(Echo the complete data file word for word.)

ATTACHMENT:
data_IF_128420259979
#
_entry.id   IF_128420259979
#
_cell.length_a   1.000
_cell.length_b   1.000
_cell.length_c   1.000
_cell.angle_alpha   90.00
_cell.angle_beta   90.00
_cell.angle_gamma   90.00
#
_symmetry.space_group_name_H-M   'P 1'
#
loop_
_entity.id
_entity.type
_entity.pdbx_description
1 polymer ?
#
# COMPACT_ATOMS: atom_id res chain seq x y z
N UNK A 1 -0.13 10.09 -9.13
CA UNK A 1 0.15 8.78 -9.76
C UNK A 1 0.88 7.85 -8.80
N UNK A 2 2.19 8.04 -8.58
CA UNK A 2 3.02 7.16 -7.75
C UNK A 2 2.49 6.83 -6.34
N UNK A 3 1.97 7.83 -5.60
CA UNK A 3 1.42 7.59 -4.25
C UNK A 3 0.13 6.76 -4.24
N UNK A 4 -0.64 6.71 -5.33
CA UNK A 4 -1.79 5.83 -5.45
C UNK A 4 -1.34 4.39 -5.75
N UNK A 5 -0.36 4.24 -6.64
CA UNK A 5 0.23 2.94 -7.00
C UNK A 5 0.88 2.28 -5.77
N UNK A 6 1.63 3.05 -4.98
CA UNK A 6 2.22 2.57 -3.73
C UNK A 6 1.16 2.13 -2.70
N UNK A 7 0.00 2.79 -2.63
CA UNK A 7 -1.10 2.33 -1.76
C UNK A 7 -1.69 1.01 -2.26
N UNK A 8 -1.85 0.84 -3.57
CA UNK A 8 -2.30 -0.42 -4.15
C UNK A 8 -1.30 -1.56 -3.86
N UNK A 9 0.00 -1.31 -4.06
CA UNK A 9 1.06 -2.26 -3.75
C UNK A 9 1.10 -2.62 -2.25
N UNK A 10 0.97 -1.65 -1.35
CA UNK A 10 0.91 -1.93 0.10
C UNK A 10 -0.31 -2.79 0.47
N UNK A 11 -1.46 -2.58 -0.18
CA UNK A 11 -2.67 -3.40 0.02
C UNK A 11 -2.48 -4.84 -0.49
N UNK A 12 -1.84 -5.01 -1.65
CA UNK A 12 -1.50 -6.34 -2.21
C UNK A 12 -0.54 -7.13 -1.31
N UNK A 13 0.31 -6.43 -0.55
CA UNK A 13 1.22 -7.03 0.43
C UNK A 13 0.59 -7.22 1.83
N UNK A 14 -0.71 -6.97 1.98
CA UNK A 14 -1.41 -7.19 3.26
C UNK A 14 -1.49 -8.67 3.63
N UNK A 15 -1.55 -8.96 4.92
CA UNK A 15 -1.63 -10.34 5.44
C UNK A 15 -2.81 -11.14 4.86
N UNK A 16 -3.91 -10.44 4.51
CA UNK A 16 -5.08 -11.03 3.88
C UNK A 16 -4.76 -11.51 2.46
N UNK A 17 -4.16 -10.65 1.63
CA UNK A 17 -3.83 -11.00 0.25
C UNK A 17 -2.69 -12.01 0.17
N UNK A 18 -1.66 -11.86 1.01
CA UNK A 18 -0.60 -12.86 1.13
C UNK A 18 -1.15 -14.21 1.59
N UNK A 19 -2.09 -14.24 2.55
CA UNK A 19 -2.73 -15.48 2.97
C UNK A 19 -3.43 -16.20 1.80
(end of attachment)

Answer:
data_IF_128420259979
#
_entry.id   IF_128420259979
#
_cell.length_a   1.000
_cell.length_b   1.000
_cell.length_c   1.000
_cell.angle_alpha   90.00
_cell.angle_beta   90.00
_cell.angle_gamma   90.00
#
_symmetry.space_group_name_H-M   'P 1'
#
loop_
_entity.id
_entity.type
_entity.pdbx_description
1 polymer ?
#
# COMPACT_ATOMS: atom_id res chain seq x y z
N UNK A 1 -0.13 10.09 -9.13
CA UNK A 1 0.15 8.78 -9.76
C UNK A 1 0.88 7.85 -8.80
N UNK A 2 2.19 8.04 -8.58
CA UNK A 2 3.02 7.16 -7.75
C UNK A 2 2.49 6.83 -6.34
N UNK A 3 1.97 7.83 -5.60
CA UNK A 3 1.42 7.59 -4.25
C UNK A 3 0.13 6.76 -4.24
N UNK A 4 -0.64 6.71 -5.33
CA UNK A 4 -1.79 5.83 -5.45
C UNK A 4 -1.34 4.39 -5.75
N UNK A 5 -0.36 4.24 -6.64
CA UNK A 5 0.23 2.94 -7.00
C UNK A 5 0.88 2.28 -5.77
N UNK A 6 1.63 3.05 -4.98
CA UNK A 6 2.22 2.57 -3.73
C UNK A 6 1.16 2.13 -2.70
N UNK A 7 0.00 2.79 -2.63
CA UNK A 7 -1.10 2.33 -1.76
C UNK A 7 -1.69 1.01 -2.26
N UNK A 8 -1.85 0.84 -3.57
CA UNK A 8 -2.30 -0.42 -4.15
C UNK A 8 -1.30 -1.56 -3.86
N UNK A 9 0.00 -1.31 -4.06
CA UNK A 9 1.06 -2.26 -3.75
C UNK A 9 1.10 -2.62 -2.25
N UNK A 10 0.97 -1.65 -1.35
CA UNK A 10 0.91 -1.93 0.10
C UNK A 10 -0.31 -2.79 0.47
N UNK A 11 -1.46 -2.58 -0.18
CA UNK A 11 -2.67 -3.40 0.02
C UNK A 11 -2.48 -4.84 -0.49
N UNK A 12 -1.84 -5.01 -1.65
CA UNK A 12 -1.50 -6.34 -2.21
C UNK A 12 -0.54 -7.13 -1.31
N UNK A 13 0.31 -6.43 -0.55
CA UNK A 13 1.22 -7.03 0.43
C UNK A 13 0.59 -7.22 1.83
N UNK A 14 -0.71 -6.97 1.98
CA UNK A 14 -1.41 -7.19 3.26
C UNK A 14 -1.49 -8.67 3.63
N UNK A 15 -1.55 -8.96 4.92
CA UNK A 15 -1.63 -10.34 5.44
C UNK A 15 -2.81 -11.14 4.86
N UNK A 16 -3.91 -10.44 4.51
CA UNK A 16 -5.08 -11.03 3.88
C UNK A 16 -4.76 -11.51 2.46
N UNK A 17 -4.16 -10.65 1.63
CA UNK A 17 -3.83 -11.00 0.25
C UNK A 17 -2.69 -12.01 0.17
N UNK A 18 -1.66 -11.86 1.01
CA UNK A 18 -0.60 -12.86 1.13
C UNK A 18 -1.15 -14.21 1.59
N UNK A 19 -2.09 -14.24 2.55
CA UNK A 19 -2.73 -15.48 2.97
C UNK A 19 -3.43 -16.20 1.80